After doing this for a couple of years, I realized I was maxed out in what I could produce. I wouldn’t be able to grow without the kitchen space, storage, staff, and improvement to logistics; I was baking out of Square One Kitchen, shipping out of my basement, storing jars at an off-site facility. I knew I needed to take that next huge step. I contemplated renting a temporary space that was available but the needed fit-up costs for a kitchen just didn’t make financial sense to me. And I honestly saw having a building as a goal that might happen in another two years, but someone introduced me to a banker and after some initial discussions, I realized this could happen soon.

One thing I’d tell someone in my small-business-shoes is to have conversations. Even if the answer might be ‘no’, because of what you learn and who you build a relationship with, it will help lay out a roadmap of the possible steps to take to get you to a ‘yes’. This process was such a learning experience for me. I tried doing research on resources but that can be a difficult and time consuming process. I learned by having conversations, that there are people and organizations locally like my banker and the EDC who have the knowledge and experience to support us. Find the people to get on your bus, and make sure they’re in their spot. When the connections and assistance to help me started happening and falling into place, I seriously thought “Is this for real?” It was very validating and reassuring of the willingness of people to help. Thanks to my conversations with the EDC, I became primary sector certified; worked with my bank, my attorney, BND and EDC on special financing; and obtained a property tax exemption through the City of West Fargo for expanding primary sector companies. This all helps a company like me be able to make the investment into a building.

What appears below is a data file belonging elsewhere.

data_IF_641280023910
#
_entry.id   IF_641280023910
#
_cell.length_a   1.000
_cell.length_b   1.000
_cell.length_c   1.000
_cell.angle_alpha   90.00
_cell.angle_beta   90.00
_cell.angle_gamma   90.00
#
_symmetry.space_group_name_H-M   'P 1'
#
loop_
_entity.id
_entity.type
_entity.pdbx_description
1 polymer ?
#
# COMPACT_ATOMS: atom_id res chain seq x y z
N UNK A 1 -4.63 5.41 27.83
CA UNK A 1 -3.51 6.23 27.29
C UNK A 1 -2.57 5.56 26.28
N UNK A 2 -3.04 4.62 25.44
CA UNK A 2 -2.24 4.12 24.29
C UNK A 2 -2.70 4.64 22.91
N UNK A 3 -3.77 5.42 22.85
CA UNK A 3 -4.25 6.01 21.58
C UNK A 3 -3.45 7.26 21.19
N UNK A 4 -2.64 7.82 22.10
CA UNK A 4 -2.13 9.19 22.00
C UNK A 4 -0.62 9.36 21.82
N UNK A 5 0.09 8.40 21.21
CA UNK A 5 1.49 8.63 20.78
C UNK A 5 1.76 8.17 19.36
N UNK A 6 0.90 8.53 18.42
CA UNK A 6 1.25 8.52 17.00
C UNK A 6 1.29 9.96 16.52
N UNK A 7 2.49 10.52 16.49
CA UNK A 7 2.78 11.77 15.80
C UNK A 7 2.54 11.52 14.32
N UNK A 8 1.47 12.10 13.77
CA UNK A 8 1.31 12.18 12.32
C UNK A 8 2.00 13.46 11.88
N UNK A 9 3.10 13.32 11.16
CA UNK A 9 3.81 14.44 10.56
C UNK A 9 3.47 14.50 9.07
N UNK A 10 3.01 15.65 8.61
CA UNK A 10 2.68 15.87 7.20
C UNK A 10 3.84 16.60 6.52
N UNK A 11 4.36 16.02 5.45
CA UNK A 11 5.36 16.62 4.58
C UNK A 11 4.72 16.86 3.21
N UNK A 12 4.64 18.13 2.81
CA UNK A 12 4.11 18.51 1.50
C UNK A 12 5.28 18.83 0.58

Big picture, this new space gave me my own larger kitchen that was mine to access 24-7, plus no more off-site storage. All processes could be housed under one roof, logistically a dream come true. Without this, the growth of Paisley & Dash would have been stifled. It really expands the possibilities of what we can do and the cupcake customers we can serve.

5. With you packaging and then shipping your product all around the country, what has been the learning process of getting your systems in place?

It’s been quite the journey. I look at Paisley & Dash as two businesses. A baking company and a shipping company. The shipping process has been a learning journey that’s constantly evolving. I quickly learned I needed to find a way to ship more and ship faster. Initially, I went into the FedEx store on 13th avenue to ask some questions and they put me in touch with the local rep. She called me to learn about my business and shipping needs and together we made a plan. We talked about things like which size boxes to use, how to measure boxes correctly and printing batch labels. I became, and still am, a student of shipping. To save time, they added me to their daily pick-up route, and every day at 3:45 they came for my cupcakes. With packaging, I spent and still spend time researching the right type of shipping boxes and gift boxes. I often have a measuring tape around my neck and I’ll order samples to test them out. The look of our signature packaging and how it makes you feel is truly what sets us apart, which is why it’s always top of mind for me.

6. As you just mentioned how important your brand and the customer experience are to you, will you please elaborate more on that?

I never underestimate the power of that first impression. I gave extra thought, attention and emphasis to both presentation and packaging as I was creating Paisley & Dash. Not only is it a way to separate your product from the competition, it’s also a unique and non-verbal opportunity to create and inspire emotion from the recipient. It’s my goal to make the recipient feel special, to create an experience that feels just as good as it tastes. In fact, people are often taken back when they receive our cupcake jars and take it upon themselves to create posts on social media. This is such a huge help to us, as it serves as a genuine testimony of how the experience of receiving our cupcake jars made them feel. We often receive emails, notes and messages from people all over the country with rave reviews of such a unique gift.